Ford’s Driverless Cars To Hit California’s Streets Next Month? Carmaker Secures Permit To Start Testing Its Autonomous Sedans

Ford will debut its driverless cars on California’s streets in 2016. Within a single year, the carmaker has managed to expand its operations to develop and build an autonomous vehicle that is now prepped to hit streets teeming with vehicular traffic.

Beginning in January, the Dearborn, Mich-based automaker will start testing its self-driving Ford Fusion Hybrid sedan in and around its Research and Innovation Center in Palo Alto, reported USA Today. The company’s relatively modest small auto-tech outpost in Silicon Valley, which began a year ago with just 15 employees, has mushroomed into a full-fledged hub for development of driverless cars with about 100 engineers.

Ford has been granted permission to test one of its new 2016 Fusion Hybrid sedans on public roadways in California as part of the state’s Autonomous Vehicle Testing Program. The Detroit auto giant will deploy a Fusion Hybrid that’s laden with sensors, but won’t send in the car completely on its own. As per the permit and to ensure the car is functioning correctly, Ford will have one of its employees sitting inside the vehicle at all times, presumably behind the steering wheel, to take over immediately should the car make a mistake. He or she will closely monitor all the systems and ensure all sensors are feeding into the driverless navigation system.

Additionally, a systems expert will accompany the employee, confirmed James McBride, founder of Ford’s autonomous vehicle program.

“The Fusion, when it hits the road, will be occupied by one operator, who will monitor the driving controls, and one systems expert, who will monitor the car’s sensors.”

Ford’s permit to test its driverless car on California’s roads is valid for a single vehicle, but McBride assured the company intends to bring forth a “Level 4” autonomous car. A “Level 4” vehicle is the one that doesn’t require any human intervention whatsoever, even during emergencies, continued McBride.

“We’ve always taken the approach that we want the car to be able to handle any scenario a human would, and not suddenly throw the driving back into the lap of the driver when the going gets rough.”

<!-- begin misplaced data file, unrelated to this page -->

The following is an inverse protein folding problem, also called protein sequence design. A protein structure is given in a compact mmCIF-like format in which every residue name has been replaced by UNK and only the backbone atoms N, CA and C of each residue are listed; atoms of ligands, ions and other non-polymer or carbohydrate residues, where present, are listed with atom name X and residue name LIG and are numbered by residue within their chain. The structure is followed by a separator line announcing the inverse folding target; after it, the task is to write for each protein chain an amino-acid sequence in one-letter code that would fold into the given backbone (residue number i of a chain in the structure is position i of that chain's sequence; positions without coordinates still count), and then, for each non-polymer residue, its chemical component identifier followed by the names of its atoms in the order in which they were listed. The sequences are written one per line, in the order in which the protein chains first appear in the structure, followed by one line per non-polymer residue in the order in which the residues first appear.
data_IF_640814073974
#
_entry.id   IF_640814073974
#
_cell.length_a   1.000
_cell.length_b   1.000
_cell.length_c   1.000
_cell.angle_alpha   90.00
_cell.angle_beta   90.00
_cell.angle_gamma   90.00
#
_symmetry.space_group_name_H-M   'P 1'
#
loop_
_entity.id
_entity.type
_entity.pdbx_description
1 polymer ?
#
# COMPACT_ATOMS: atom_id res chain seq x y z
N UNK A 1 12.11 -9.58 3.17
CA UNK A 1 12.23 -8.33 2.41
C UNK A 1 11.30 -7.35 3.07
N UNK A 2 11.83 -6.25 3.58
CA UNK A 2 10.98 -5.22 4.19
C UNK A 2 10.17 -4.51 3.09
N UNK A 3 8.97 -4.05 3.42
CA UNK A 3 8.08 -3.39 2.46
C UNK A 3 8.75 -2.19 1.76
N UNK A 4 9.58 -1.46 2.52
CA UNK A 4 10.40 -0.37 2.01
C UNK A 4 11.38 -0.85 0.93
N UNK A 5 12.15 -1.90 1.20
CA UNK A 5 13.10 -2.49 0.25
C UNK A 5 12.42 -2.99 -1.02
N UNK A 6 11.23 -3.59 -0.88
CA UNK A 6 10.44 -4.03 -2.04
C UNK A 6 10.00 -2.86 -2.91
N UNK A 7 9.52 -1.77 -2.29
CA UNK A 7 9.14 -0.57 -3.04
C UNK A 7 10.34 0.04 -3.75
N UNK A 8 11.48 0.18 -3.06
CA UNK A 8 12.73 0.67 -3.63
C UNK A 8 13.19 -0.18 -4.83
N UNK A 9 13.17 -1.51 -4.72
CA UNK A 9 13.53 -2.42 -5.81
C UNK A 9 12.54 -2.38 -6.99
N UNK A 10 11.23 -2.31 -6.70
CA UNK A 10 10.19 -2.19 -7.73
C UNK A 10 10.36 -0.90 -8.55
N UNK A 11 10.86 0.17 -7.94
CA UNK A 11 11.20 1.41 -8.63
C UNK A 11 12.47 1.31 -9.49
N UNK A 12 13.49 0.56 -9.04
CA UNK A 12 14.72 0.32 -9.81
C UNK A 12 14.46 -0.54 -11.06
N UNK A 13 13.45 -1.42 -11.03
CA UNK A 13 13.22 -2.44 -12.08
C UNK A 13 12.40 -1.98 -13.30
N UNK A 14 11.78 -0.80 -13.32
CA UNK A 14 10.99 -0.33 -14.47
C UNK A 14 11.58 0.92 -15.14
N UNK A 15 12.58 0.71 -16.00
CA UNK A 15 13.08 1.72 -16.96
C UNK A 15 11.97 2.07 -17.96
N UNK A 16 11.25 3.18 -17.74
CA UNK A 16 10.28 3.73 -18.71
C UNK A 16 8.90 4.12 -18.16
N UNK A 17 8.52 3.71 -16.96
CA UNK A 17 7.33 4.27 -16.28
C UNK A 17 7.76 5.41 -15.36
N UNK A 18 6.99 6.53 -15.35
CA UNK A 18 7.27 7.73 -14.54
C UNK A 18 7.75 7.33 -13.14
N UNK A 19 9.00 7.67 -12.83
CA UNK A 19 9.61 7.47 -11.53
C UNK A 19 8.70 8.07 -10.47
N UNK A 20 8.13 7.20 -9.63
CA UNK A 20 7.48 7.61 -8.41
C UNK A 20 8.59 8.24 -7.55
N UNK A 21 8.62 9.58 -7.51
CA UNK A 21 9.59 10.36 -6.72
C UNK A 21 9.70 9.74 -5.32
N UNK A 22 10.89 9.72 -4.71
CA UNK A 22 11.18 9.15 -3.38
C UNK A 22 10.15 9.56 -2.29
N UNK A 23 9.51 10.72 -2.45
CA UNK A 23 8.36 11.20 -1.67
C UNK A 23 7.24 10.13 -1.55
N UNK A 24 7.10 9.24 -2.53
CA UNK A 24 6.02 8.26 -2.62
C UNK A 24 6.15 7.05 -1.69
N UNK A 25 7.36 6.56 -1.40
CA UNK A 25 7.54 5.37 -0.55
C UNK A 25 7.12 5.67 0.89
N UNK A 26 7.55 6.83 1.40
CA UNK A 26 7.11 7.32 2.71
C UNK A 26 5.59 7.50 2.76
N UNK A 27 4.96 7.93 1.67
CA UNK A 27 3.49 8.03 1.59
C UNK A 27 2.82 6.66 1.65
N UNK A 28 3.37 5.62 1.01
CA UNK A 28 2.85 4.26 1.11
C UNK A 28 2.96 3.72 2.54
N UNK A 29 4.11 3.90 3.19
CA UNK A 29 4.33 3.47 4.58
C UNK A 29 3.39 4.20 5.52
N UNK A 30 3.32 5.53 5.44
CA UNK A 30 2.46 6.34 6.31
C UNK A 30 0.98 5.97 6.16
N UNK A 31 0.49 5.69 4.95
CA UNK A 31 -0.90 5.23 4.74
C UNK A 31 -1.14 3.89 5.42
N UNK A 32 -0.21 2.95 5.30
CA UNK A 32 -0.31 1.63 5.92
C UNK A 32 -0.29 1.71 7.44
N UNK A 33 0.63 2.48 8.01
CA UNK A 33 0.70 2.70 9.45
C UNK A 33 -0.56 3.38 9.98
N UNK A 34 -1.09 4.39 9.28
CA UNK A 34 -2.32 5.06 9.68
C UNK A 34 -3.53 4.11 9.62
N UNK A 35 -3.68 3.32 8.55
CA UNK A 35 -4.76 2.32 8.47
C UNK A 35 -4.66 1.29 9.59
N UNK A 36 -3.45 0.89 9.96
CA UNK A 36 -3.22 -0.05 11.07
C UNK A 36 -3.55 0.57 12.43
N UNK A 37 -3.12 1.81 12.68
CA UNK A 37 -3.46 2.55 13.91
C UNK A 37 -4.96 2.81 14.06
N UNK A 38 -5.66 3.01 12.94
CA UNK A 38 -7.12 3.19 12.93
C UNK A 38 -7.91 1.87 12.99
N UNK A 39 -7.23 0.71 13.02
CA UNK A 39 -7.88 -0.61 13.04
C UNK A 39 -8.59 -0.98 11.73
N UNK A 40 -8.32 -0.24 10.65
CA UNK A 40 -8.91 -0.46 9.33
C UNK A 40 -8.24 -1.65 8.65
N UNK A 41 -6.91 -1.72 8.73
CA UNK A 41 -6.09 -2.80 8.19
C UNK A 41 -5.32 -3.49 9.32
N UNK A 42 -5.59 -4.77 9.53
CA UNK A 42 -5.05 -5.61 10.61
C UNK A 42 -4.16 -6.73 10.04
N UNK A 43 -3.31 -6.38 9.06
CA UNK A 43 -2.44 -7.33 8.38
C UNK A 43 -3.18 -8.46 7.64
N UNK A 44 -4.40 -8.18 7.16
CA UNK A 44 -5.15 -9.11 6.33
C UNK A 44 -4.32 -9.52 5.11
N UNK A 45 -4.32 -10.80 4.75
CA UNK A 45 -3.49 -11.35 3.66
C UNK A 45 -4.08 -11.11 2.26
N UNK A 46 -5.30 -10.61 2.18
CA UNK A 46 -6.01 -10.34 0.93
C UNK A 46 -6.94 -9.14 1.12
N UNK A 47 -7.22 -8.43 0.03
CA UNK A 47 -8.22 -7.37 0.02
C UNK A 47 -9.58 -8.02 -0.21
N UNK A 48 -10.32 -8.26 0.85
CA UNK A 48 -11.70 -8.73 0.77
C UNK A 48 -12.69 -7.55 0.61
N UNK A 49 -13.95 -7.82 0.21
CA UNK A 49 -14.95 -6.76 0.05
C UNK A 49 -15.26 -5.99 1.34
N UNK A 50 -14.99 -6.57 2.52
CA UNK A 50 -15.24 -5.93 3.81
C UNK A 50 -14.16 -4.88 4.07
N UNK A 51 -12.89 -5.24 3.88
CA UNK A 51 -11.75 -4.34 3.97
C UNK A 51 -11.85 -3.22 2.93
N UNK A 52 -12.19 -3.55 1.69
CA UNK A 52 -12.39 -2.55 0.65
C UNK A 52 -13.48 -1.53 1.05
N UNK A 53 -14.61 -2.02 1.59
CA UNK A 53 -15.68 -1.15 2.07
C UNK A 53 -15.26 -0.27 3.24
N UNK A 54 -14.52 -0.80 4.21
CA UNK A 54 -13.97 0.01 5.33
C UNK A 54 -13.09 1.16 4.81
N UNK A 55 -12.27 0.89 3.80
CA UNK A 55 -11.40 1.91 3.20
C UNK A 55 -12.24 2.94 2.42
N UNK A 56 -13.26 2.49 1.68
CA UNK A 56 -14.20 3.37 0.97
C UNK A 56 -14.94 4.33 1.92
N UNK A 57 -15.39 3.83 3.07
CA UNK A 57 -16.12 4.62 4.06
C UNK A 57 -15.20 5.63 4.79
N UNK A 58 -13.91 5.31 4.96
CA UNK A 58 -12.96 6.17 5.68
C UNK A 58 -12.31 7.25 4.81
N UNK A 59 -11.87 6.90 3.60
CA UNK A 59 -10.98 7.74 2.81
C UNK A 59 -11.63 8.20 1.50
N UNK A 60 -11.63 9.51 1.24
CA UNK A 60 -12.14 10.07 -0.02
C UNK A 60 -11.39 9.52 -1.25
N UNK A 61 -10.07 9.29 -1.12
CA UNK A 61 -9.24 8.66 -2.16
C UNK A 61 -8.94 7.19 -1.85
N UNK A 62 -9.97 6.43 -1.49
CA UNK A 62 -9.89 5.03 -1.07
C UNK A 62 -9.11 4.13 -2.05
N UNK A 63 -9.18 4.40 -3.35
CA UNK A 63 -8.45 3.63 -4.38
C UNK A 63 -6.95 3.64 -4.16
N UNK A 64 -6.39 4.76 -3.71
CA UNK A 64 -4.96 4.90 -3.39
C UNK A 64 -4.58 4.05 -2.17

To ensure Ford’s car is able to expertly navigate California’s roads, engineers are busy devising routes that the car will take and are providing the car with an extremely detailed map of the terrain. Ford has been extensively testing its driverless car prototypes at Mcity, a mock town dedicated to researching autonomous cars just outside of Ann Arbor, Michigan.

Ford’s Driverless Cars To Hit California’s Streets In Jan 2016? Carmaker Secures Permit To Start Testing Of Its Autonomous Sedans
(Image via Ford)

The company confirmed that the current iteration of the Fusion uses 360-degree cameras as well as radar systems that allow the car to “see” more of the road than any driver could, reported Los Angeles Times.

Some of the scenarios Ford engineers have envisioned are boxes accidentally falling out of a truck or pieces of a blown tire strewn across the lanes. Such contingencies are a real-life possibility, and the car will have to negotiate these safely apart from observing lanes, pedestrians, and traffic rules.

With Ford’s driverless car hitting California’s street, the company swiftly joined the ranks of Google and other companies that are racing towards the development of autonomous vehicles. Interestingly, while Google is one of the leading companies in the race, the internet giant assured that it doesn’t want to manufacture driverless cars but instead partner with an automaker. Google has a uniquely shaped pod car that’s been in the testing phase for six years now. Meanwhile, Ford managed to envision, design, develop, and test a driverless car all within a span of a year.

[Image via Ford]